It seems reasonable that at some point in the future – be it 2030, 2050, or whenever – civil supersonic jets will again be zipping between the world’s distant cities.
Exactly when that time might come remains open to debate, but there is no doubt that in the last year several civil supersonic jet developers stepped closer to making their projects a reality.
The handful of companies in the sector spent the last year partnering with major aerospace suppliers (including engine makers), lining up buyers, hiring known aerospace executives and, in the case of Boom Supersonic, rolling out a demonstrator jet.
Several companies predict their supersonic jets will be flying by 2030, if not earlier. And their efforts align with supersonic projects underway with the US government, including rules being written by the Federal Aviation Administration (FAA) and NASA’s development of its X-59 Quiet Supersonic Technology (QueSST) demonstrator.
All of this during a pandemic.
“XB-1 remains on track to fly in 2021,” Denver-based Boom tells FlightGlobal. “XB-1 is currently in the integrated testing phase, where we are testing all aspects of the aircraft, from landing gear to avionics systems, to ensure its flight readiness.”
XB-1 is Boom’s supersonic demonstrator – a single-pilot, triple GE Aviation J85-15-powered craft with which the company intends to evaluate technologies and designs ultimately intended for a conceptual passenger airliner called Overture.
In October 2020, Boom rolled out the needle-nosed XB-1 during a slick virtual event.
The XB-1’s test programme will involve ground and low-speed taxi tests at Centennial airport in Colorado, and flight tests over the Mojave Desert. Boom has hired Mojave, California-based aerospace company Flight Research to assist with flight testing.
“The goal of the flight-test programme is to safely expand the envelope of XB-1 to supersonic speeds,” Boom says. “This will be done through an incremental build-up of the aircraft performance while being monitored by a chase aircraft and a control room.”
All the while, Boom will continue developing Overture, its focus on “completing the systems definition review… and finalising Overture’s design”, it says.
“We are building Overture [by] leveraging the processes, design methods, principles and relationships we have built through XB-1,” the company adds. “We have been advancing Overture’s conceptual design throughout the XB-1 programme with these learnings.”
The Overture is to be a Mach 2.2, 65-88-passenger airliner that will cost upwards of $200 million and, Boom says, be capable of profitably operating some 500 transoceanic routes.
Also this year, Boom expects to select a location at which to manufacturer the Overture. It aims to begin manufacturing in 2022 and to reveal the aircraft to the world with a roll-out in 2025. First flight would follow in 2026.
“We expect Overture to begin carrying passengers by 2029,” Boom says.
Boom has already secured at least two potential airline customers. Those include Japan Airlines, which in 2017 invested $10 million in the company, taking purchase rights for 20 jets in the process. Virgin Group has also taken “pre-orders” for 10 Overture jets, Boom says.
Founder and chief executive Blake Scholl has predicted the Overture will be such a hit that Boom will eventually build more units than Boeing has produced 787s.
As the XB-1 has progressed, Boom has beefed up its team and cadre of industry partners. In February, it announced that former Boeing chief executive Philip Condit had joined as an advisor.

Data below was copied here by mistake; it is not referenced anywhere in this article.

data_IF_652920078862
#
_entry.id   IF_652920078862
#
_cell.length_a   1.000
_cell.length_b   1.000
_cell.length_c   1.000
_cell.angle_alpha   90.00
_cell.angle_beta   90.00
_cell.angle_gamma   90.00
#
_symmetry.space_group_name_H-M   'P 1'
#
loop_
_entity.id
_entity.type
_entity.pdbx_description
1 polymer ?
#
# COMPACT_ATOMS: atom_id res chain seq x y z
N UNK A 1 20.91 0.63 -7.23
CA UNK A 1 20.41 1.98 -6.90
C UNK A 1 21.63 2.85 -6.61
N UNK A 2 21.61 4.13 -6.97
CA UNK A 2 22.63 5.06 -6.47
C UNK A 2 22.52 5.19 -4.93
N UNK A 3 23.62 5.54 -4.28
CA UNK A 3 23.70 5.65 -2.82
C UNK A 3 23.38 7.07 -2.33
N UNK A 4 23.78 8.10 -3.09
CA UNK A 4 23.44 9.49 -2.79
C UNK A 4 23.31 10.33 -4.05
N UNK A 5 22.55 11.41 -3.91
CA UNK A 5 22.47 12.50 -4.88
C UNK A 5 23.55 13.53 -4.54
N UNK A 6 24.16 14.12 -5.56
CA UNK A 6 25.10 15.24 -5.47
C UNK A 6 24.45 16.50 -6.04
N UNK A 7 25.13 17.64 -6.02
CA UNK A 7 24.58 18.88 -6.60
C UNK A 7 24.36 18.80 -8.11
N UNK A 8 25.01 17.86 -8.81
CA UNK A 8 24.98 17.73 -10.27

Rolls-Royce came on board in 2020 as an engine partner for the Overture, agreeing to evaluate “existing engine architecture can be adapted for supersonic flight”, Boom and R-R said last July. R-R has said an Overture powerplant could potentially be based on a Trent turbofan’s core.
Last November, Collins Aerospace also joined the Overture team as developer of the jet’s nacelles and other structures.
More recently, in March, Boom received a capital investment of an undisclosed sum from American Express Ventures, the innovation finance arm of that financial services company.
Though the civil supersonic sector must overcome various technological and regulatory hurdles, the jets will indeed come to market, according to aerospace consultancy AIR. It predicts manufacturers will deliver more than 300 civil supersonic jets by 2040, with delivery rates hitting about 30 aircraft annually in the 2030s. Fractional aircraft ownership companies will purchase about half those jets, with private owners taking one-quarter of the total and governments 17%, AIR predicts.
NETJETS BACKS AERION
Another supersonic player, Boeing-backed Aerion Supersonic, also has kept busy in recent months, pushing forward development of a business jet called AS2.
Aerion made a slash in March when it revealed a partnership with two Berkshire Hathaway subsidiaries: fractional aircraft ownership company NetJets and aviation training provider FlightSafety International.
Under the agreement, NetJets acquired rights to purchase 20 AS2s. Powered by three GE Affinity turbofans, the jet will carry eight to 10 passengers and have a 4,200nm (7,780km) range at M1.4, and 5,400nm range at M0.95, according to Aerion.
NetJets also agreed to become the sole business jet operator on an envisioned booking portal called Aerion Connect. FlightSafety’s role involves helping Aerion create a “supersonic flight training academy”, Aerion says.
While far from a firm order, securing NetJets’ backing is no small accomplishment – it is, after all, among the world’s largest operators of business jets, with a fleet of more than 750 aircraft.
Aerion is working along a timeline that calls for the AS2 to make its maiden flight in 2025 and enter service in 2027. Aerion says it will soften the AS2’s sonic boom by leveraging a phenomenon called “Mach cut-off”, which occurs when atmospheric and flight conditions cause booms to deflect up, not down, according to the company.
Like Boom, Aerion has secured an impressive array of suppliers as partners. Universal Avionics will make the AS2’s enhanced flight vision system, BAE Systems will develop a fly-by-wire flight-control system, Spirit AeroSystems is working on the jet’s forward fuselage and Honeywell Aerospace will supply its avionics suite. Other partners include Aernnova, Collins, GKN Aerospace, Potez, Safran Landing Systems and Safran Nacelles.
Aerion also stands out from the pack for its progress in building an actual manufacturing site for its supersonic jet. Before year-end, it is to break ground on Aerion Park”, a campus and headquarters in Melbourne, Florida at which AS2 production will begin in 2023, the company says.
Another competitor, Spike Aerospace, intends this year to begin building a supersonic demonstrator and to fly that manned aircraft “toward the end of next year”, says founder and chief executive Vik Kachoria. The Boston-based company is also evaluating locations at which to house a manufacturing site, and seeking a partner to assist with fabrication, he adds.
Spike aims to develop the S-512, a twin-engined, M1.6 civil jet, for certification by 2028.